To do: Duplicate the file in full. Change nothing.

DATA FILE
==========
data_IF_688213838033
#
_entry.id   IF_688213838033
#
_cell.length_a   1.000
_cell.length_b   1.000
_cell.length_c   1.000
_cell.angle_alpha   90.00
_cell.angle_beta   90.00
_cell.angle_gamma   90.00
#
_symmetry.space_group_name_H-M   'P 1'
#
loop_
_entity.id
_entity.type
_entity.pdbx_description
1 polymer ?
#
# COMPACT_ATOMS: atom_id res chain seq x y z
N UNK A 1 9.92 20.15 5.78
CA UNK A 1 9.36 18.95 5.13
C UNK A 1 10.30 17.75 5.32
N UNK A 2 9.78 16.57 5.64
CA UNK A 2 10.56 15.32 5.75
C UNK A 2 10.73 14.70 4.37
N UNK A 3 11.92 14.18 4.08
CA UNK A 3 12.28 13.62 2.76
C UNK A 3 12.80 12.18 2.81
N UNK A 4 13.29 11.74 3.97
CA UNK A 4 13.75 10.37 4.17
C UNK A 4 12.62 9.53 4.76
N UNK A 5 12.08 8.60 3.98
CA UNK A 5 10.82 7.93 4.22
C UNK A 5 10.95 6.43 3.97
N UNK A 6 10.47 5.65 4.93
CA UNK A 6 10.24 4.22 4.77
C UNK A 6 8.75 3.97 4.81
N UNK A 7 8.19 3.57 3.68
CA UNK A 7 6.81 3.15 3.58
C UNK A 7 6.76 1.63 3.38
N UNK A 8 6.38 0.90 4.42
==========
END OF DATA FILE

data_IF_688213838033
#
_entry.id   IF_688213838033
#
_cell.length_a   1.000
_cell.length_b   1.000
_cell.length_c   1.000
_cell.angle_alpha   90.00
_cell.angle_beta   90.00
_cell.angle_gamma   90.00
#
_symmetry.space_group_name_H-M   'P 1'
#
loop_
_entity.id
_entity.type
_entity.pdbx_description
1 polymer ?
#
# COMPACT_ATOMS: atom_id res chain seq x y z
N UNK A 1 9.92 20.15 5.78
CA UNK A 1 9.36 18.95 5.13
C UNK A 1 10.30 17.75 5.32
N UNK A 2 9.78 16.57 5.64
CA UNK A 2 10.56 15.32 5.75
C UNK A 2 10.73 14.70 4.37
N UNK A 3 11.92 14.18 4.08
CA UNK A 3 12.28 13.62 2.76
C UNK A 3 12.80 12.18 2.81
N UNK A 4 13.29 11.74 3.97
CA UNK A 4 13.75 10.37 4.17
C UNK A 4 12.62 9.53 4.76
N UNK A 5 12.08 8.60 3.98
CA UNK A 5 10.82 7.93 4.22
C UNK A 5 10.95 6.43 3.97
N UNK A 6 10.47 5.65 4.93
CA UNK A 6 10.24 4.22 4.77
C UNK A 6 8.75 3.97 4.81
N UNK A 7 8.19 3.57 3.68
CA UNK A 7 6.81 3.15 3.58
C UNK A 7 6.76 1.63 3.38
N UNK A 8 6.38 0.90 4.42